|Publication number||US6022239 A|
|Application number||US 08/932,471|
|Publication date||Feb 8, 2000|
|Filing date||Sep 18, 1997|
|Priority date||Sep 18, 1997|
|Also published as||DE69826202D1, DE69826202T2, EP0903815A2, EP0903815A3, EP0903815B1|
|Publication number||08932471, 932471, US 6022239 A, US 6022239A, US-A-6022239, US6022239 A, US6022239A|
|Inventors||John O. Wright|
|Original Assignee||Osram Sylvania Inc.|
|Export Citation||BiBTeX, EndNote, RefMan|
|Patent Citations (5), Referenced by (10), Classifications (11), Legal Events (5)|
|External Links: USPTO, USPTO Assignment, Espacenet|
The present invention relates to a cable connector assembly and is particularly useful in connection with an antenna cable connector assembly.
A typical cable connector assembly such as, without limitation, a cable connector assembly comprising an antenna connector and an antenna cable such as those used in the automobile industry for radios includes a male connector body generally in the form of a plug and a female connector body generally in the form of a ferrule. In use, the male connector body is plugged into the female connector body to effect a mechanical and electrical connection between the two. Typically, an antenna cable in the form of a coaxial cable may be electrically and mechanically attached to one of the connectors such as the male connector, and the other connector, such as the female connector, may be electrically and mechanically attached to another coaxial cable. In some embodiments, the male connector is plugged directly into a radio socket which is electrically and mechanically attached to a circuit such as a circuit on a printed circuit board. In the foregoing prior art devices the lack of satisfactory tactile feedback makes it difficult to know when a suitable connection has been made.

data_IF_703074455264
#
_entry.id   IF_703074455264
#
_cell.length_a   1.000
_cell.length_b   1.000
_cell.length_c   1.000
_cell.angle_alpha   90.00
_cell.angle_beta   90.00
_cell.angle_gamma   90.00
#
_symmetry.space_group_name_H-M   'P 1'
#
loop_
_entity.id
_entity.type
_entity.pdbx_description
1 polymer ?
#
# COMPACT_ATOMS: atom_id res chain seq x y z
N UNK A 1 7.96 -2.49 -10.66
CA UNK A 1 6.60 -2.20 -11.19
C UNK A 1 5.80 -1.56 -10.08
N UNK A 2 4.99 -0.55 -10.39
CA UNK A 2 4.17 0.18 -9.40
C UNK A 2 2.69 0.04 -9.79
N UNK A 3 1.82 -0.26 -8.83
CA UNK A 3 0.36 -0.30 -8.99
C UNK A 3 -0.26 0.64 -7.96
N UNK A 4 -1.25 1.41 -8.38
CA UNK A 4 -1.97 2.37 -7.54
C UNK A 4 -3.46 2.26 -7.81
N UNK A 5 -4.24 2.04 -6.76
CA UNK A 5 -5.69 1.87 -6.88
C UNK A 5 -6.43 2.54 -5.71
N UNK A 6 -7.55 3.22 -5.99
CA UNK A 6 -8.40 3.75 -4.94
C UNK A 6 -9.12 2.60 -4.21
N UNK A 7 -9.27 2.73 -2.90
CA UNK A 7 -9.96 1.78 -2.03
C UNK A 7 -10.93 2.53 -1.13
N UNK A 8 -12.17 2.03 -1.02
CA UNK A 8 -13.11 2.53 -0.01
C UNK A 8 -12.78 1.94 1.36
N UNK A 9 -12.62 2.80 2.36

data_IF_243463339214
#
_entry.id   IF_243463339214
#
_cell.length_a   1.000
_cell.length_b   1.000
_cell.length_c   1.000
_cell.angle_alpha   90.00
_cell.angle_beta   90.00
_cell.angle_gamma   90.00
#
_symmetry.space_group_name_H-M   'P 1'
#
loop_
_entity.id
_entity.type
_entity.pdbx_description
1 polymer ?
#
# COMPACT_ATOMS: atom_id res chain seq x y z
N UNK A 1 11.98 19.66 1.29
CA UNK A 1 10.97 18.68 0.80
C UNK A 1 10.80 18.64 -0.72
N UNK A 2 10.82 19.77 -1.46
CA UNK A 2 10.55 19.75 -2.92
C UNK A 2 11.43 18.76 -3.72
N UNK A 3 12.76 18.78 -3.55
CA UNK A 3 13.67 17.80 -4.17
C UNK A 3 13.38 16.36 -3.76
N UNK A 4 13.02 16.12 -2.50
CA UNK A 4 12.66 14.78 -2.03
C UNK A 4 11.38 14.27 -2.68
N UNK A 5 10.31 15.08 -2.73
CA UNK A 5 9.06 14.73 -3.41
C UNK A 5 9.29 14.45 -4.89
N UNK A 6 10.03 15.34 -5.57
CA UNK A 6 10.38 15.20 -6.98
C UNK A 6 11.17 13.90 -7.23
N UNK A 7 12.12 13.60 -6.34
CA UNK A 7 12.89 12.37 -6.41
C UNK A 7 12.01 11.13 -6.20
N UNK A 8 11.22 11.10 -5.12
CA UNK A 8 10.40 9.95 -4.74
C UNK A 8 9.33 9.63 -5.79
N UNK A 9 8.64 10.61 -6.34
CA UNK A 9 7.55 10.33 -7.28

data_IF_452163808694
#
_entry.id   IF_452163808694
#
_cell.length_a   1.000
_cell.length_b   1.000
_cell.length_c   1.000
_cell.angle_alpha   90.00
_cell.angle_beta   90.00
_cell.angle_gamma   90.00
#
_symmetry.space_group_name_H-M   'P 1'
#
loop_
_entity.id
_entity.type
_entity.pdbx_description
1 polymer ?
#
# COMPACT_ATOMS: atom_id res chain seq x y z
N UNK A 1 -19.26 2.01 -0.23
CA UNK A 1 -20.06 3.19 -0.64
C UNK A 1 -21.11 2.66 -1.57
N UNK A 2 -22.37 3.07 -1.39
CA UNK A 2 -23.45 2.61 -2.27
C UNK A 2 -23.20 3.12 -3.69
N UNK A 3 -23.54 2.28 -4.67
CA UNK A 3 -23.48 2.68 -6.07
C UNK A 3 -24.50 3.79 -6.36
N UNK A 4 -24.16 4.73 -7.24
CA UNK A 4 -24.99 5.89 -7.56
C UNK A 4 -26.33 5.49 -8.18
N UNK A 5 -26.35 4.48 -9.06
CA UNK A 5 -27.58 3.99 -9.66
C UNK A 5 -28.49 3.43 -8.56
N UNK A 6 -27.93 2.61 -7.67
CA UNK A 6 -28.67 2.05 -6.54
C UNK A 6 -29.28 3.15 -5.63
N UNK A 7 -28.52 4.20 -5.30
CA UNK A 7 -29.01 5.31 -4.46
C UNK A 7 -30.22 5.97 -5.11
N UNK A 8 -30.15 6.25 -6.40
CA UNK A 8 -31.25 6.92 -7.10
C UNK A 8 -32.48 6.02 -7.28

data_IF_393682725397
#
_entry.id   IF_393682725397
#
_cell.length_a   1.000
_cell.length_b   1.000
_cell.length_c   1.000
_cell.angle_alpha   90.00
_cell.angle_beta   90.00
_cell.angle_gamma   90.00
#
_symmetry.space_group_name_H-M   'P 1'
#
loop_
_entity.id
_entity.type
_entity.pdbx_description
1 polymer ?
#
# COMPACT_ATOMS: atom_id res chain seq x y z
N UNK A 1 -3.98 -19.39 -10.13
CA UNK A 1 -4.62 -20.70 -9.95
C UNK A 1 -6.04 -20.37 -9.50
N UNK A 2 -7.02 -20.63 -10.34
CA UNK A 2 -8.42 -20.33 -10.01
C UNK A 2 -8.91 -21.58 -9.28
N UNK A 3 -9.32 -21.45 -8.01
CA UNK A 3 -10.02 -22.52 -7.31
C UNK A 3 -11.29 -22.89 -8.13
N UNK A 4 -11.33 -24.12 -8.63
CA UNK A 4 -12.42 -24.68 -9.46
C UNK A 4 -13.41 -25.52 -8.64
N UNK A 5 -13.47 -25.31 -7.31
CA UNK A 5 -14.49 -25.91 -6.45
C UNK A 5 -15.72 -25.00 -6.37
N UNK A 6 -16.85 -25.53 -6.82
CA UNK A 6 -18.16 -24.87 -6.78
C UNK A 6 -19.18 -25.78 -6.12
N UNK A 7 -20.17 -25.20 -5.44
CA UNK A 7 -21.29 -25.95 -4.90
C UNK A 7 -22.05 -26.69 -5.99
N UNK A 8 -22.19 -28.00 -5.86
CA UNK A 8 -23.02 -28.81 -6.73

It is an object of the present invention to provide an improved cable connector assembly.
It is another object of the present invention to provide a cable connector assembly which includes a cable connector which provides tactile feedback when coupled to a mating connector.
It is a further object of the present invention to provide a cable connector assembly which includes a cable connector which provides visual feedback when coupled to a mating connector.
Another object of the present invention is to provide a cable connector assembly which allows for force differentiation when connecting mating connectors.
It is yet another object of the invention to obviate the disadvantages of the prior art.
These objects are achieved, in one aspect of the invention, by providing a cable connector assembly, comprising a first parallelepiped connector which includes a first contact, a first latch and a spring member, and a second parallelepiped connector which includes a second contact and a second latch. The first connector and the second connector are constructed and arranged such that in a first mode the first contact is electrically connected to the second contact, the first latch is engaged with the second latch, and the second connector compresses the spring member. In a second mode, the first latch is disengaged from the second latch and the spring member is decompressed urging the second connector away from the first connector and the second contact away from the first contact.
This invention may be clearly understood by reference to the attached drawings wherein like elements are designated by like reference numerals and in which:
FIG. 1 is an exploded perspective view of one embodiment of the cable connector assembly of the present invention;
FIG. 2 is a partial cross-sectional view of the connector 12 of FIG. 1 taken along the lines 2--2;
FIG. 3 is a partial cross-sectional view of the connector 14 of FIG. 1 taken along the lines 3--3;
FIGS. 4-8 are plan view diagrammatic representations sequentially illustrating the connection and disconnection of one embodiment of the cable connector assembly of the present invention; and
FIG. 9 is a perspective view of a connector of another embodiment of the cable connector assembly of the present invention.
For a better understanding of the present invention, together with other and further objects, advantages and capabilities thereof, reference is made to the following disclosure and appended claims taken in conjunction with the above-described drawings.